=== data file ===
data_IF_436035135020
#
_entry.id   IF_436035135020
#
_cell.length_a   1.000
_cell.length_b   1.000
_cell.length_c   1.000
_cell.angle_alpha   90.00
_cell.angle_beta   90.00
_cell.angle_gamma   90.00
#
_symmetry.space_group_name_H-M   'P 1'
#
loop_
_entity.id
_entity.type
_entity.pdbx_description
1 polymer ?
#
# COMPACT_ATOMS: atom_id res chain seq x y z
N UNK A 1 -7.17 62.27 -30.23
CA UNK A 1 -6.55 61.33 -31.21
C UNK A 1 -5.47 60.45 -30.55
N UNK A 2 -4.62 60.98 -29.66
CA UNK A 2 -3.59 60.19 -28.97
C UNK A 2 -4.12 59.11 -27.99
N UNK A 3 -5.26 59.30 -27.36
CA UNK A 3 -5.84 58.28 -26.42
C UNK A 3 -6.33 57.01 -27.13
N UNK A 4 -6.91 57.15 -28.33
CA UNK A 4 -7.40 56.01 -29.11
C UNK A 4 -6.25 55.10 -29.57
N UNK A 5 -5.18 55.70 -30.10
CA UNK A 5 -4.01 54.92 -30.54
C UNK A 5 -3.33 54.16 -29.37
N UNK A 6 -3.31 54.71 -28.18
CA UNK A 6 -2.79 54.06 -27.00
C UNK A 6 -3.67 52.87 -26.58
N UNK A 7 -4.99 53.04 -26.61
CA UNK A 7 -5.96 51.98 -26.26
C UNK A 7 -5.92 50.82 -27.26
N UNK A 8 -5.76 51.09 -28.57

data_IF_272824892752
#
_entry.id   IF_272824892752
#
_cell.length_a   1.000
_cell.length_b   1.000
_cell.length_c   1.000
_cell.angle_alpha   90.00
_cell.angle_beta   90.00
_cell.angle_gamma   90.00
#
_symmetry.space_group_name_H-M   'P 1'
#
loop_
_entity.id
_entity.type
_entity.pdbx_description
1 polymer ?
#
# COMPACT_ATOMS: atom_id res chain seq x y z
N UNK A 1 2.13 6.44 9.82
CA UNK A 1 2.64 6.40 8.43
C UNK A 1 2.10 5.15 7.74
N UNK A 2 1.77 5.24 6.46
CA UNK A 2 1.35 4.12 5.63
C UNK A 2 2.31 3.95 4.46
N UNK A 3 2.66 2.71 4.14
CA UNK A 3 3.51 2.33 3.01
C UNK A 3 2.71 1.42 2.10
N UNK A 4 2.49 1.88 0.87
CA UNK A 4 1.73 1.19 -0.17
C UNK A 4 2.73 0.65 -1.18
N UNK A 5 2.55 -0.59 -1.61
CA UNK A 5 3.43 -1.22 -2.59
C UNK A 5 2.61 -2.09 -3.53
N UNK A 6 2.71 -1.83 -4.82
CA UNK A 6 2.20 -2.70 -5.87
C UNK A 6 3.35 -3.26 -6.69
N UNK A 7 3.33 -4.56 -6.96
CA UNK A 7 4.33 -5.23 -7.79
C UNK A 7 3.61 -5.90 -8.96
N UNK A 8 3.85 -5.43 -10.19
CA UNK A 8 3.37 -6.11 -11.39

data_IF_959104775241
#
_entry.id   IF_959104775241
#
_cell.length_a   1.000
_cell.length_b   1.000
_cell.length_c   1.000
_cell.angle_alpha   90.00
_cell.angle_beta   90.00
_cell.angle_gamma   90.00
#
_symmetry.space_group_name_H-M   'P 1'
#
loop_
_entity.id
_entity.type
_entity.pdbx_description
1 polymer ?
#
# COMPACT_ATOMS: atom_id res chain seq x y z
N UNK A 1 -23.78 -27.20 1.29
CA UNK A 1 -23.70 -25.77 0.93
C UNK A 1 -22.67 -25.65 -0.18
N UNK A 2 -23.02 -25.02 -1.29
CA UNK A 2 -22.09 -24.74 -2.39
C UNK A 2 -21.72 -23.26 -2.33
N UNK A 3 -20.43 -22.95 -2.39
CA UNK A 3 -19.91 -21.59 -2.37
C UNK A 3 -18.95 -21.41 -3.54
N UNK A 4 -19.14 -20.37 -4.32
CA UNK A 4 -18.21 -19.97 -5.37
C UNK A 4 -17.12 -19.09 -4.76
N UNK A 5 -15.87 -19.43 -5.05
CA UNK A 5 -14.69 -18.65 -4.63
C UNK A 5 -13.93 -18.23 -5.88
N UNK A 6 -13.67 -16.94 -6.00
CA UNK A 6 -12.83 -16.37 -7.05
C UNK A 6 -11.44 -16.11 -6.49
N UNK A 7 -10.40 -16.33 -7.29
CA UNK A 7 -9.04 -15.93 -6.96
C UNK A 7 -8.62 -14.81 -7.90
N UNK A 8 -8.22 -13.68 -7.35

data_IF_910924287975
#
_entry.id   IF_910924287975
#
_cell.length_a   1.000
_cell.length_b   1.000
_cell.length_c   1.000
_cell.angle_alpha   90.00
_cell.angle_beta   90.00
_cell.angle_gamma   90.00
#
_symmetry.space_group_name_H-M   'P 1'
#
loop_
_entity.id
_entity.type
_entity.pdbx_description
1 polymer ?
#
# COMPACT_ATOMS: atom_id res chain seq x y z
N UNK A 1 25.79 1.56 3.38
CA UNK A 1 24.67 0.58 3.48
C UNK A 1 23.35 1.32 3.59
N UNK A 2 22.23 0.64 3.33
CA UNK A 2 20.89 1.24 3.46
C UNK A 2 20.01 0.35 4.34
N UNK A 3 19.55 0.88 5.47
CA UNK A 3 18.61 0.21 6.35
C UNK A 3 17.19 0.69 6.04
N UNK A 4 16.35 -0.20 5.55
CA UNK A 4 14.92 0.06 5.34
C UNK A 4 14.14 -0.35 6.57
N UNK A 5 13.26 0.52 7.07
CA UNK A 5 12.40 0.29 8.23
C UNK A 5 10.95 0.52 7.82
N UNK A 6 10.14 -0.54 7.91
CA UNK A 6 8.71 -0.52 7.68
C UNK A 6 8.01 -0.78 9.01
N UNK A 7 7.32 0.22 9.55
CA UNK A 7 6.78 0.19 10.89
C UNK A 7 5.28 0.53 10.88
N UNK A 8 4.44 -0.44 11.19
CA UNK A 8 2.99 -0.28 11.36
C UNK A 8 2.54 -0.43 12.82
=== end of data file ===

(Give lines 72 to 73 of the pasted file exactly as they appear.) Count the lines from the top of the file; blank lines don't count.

N UNK A 4 2.49 1.88 0.87
CA UNK A 4 1.73 1.19 -0.17